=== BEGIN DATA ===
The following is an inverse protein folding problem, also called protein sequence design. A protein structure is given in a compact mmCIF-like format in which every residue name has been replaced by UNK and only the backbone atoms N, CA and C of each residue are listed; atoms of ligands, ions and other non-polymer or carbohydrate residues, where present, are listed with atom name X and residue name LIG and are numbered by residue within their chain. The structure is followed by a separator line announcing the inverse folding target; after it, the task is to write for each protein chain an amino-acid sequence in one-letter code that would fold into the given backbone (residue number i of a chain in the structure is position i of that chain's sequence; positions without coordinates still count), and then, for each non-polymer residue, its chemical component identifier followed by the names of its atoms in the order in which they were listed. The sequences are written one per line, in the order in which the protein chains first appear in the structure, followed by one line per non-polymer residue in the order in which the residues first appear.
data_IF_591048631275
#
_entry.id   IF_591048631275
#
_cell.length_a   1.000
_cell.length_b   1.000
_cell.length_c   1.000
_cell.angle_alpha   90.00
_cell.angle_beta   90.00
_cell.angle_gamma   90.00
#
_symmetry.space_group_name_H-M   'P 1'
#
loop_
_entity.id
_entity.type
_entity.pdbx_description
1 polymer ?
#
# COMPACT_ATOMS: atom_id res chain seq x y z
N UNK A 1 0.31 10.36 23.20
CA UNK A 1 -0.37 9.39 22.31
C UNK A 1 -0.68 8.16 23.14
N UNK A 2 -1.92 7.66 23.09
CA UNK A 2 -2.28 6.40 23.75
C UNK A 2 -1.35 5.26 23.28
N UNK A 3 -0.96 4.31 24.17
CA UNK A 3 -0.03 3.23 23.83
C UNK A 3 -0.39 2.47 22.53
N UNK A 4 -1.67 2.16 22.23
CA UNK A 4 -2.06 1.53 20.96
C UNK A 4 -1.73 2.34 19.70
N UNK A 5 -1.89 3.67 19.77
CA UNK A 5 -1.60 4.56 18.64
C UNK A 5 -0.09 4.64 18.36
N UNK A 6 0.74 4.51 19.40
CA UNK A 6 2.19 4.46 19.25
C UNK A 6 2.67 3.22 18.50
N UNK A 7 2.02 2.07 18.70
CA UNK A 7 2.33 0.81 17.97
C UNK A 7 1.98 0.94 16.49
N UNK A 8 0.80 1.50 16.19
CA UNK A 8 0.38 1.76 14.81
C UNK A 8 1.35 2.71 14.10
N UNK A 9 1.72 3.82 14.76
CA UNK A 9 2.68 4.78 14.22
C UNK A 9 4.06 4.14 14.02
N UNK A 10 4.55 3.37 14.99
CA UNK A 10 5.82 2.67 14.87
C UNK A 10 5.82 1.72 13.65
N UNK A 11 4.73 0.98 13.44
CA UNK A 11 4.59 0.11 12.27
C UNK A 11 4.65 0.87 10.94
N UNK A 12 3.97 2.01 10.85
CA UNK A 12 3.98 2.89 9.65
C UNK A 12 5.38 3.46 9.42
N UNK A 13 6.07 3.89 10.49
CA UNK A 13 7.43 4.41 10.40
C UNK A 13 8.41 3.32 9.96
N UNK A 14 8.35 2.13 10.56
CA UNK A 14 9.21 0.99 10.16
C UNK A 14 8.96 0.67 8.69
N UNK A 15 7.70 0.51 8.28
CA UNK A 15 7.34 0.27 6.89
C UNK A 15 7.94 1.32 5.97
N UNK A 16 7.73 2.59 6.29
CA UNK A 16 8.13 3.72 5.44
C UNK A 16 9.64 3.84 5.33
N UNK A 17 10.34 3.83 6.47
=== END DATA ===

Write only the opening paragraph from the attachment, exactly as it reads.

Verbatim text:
The following is an inverse protein folding problem, also called protein sequence design. A protein structure is given in a compact mmCIF-like format in which every residue name has been replaced by UNK and only the backbone atoms N, CA and C of each residue are listed; atoms of ligands, ions and other non-polymer or carbohydrate residues, where present, are listed with atom name X and residue name LIG and are numbered by residue within their chain. The structure is followed by a separator line announcing the inverse folding target; after it, the task is to write for each protein chain an amino-acid sequence in one-letter code that would fold into the given backbone (residue number i of a chain in the structure is position i of that chain's sequence; positions without coordinates still count), and then, for each non-polymer residue, its chemical component identifier followed by the names of its atoms in the order in which they were listed. The sequences are written one per line, in the order in which the protein chains first appear in the structure, followed by one line per non-polymer residue in the order in which the residues first appear.